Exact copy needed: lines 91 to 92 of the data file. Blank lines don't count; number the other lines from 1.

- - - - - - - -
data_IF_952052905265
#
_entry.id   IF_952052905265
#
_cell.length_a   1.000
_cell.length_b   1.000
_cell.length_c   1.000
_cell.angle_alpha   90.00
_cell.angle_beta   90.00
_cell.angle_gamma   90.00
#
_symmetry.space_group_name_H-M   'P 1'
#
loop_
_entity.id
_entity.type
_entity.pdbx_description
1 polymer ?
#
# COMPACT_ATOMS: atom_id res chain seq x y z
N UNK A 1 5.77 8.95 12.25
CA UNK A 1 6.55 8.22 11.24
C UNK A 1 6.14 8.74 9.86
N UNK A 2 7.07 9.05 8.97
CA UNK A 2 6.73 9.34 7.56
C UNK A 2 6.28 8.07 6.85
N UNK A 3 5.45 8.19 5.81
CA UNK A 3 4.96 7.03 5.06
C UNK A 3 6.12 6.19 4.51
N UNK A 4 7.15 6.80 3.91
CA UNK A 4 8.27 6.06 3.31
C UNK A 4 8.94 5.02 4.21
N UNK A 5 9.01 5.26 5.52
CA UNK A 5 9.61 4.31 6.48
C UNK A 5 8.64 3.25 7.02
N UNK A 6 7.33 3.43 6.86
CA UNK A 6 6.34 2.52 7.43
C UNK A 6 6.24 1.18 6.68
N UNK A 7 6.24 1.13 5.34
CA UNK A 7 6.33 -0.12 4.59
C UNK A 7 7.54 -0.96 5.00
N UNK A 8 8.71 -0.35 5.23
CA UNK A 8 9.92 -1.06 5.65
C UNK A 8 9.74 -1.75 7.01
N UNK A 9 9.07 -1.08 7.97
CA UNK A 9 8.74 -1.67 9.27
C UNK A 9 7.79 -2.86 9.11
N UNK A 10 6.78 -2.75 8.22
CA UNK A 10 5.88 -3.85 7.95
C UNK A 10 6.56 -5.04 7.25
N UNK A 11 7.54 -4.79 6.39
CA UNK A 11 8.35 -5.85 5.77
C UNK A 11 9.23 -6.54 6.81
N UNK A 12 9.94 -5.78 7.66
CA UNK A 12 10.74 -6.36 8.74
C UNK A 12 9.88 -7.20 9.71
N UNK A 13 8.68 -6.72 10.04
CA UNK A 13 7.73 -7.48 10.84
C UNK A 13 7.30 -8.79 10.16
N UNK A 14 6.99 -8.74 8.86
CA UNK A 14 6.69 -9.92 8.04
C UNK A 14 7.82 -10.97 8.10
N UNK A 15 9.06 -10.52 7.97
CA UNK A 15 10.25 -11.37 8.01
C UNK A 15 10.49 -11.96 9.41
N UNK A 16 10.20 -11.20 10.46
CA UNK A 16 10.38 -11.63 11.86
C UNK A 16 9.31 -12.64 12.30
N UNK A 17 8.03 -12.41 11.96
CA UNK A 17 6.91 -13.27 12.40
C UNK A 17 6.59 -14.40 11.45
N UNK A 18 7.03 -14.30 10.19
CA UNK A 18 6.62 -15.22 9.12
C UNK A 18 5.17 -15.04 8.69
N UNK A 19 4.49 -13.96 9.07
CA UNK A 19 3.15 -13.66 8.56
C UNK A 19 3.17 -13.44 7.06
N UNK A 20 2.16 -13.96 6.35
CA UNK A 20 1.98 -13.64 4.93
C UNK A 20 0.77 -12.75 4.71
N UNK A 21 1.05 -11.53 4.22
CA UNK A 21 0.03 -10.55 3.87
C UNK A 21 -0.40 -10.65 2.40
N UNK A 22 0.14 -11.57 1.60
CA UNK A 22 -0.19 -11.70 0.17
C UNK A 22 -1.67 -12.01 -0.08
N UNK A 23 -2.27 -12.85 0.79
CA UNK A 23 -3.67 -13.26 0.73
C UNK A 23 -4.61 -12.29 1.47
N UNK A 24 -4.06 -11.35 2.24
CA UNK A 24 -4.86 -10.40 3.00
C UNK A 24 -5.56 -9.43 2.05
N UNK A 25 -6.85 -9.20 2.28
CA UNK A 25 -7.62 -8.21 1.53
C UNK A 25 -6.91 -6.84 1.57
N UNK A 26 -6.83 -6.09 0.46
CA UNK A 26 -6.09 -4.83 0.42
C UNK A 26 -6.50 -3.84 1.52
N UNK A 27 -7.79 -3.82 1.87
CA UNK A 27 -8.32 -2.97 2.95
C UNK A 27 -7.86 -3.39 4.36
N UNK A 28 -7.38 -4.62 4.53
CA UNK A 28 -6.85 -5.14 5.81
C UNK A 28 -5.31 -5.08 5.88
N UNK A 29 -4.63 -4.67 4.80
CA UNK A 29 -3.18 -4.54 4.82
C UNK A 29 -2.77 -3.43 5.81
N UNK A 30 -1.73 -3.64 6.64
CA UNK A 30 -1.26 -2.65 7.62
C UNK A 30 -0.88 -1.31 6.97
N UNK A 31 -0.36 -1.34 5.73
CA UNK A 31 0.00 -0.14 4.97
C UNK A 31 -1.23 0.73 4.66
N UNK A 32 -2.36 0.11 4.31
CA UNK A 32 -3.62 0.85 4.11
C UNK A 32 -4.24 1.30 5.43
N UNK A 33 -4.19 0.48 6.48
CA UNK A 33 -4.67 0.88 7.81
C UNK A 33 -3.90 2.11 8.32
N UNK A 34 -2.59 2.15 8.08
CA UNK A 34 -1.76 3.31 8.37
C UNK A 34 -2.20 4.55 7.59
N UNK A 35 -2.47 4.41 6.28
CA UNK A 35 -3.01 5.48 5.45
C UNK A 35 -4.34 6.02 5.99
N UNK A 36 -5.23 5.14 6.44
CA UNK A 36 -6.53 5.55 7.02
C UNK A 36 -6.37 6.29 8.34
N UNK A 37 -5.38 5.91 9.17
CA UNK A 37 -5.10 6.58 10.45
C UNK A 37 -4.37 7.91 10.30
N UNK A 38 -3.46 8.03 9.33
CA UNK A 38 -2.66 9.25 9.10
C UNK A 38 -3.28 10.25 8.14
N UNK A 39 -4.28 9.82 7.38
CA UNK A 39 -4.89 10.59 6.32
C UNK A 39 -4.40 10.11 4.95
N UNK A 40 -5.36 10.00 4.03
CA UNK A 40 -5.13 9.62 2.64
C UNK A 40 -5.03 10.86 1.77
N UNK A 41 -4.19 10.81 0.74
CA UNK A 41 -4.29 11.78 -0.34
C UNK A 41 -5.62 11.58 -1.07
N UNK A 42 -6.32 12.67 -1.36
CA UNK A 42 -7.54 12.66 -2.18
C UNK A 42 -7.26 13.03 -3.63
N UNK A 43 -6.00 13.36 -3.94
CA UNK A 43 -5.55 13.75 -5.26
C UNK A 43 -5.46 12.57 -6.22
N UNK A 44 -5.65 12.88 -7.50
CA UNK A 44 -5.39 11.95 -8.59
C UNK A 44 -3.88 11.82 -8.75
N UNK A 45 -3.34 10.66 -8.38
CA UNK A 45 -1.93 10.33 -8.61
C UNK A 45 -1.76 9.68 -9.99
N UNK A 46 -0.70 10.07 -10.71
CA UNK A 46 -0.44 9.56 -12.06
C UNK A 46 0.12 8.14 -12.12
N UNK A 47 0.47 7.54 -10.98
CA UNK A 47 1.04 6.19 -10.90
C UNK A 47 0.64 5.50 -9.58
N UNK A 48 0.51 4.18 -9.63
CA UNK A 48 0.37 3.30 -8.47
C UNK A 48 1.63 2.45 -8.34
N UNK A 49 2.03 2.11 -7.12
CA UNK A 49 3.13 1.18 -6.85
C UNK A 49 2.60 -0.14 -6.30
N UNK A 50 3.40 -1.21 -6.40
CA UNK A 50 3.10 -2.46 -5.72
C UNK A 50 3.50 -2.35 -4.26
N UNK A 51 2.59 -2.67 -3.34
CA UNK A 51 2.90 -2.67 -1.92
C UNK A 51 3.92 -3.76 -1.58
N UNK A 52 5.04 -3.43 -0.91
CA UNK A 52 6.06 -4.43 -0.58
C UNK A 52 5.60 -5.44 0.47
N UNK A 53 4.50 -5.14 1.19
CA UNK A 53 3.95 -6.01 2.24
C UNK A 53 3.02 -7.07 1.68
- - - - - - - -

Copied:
CA UNK A 24 -4.86 -10.40 3.00
C UNK A 24 -5.56 -9.43 2.05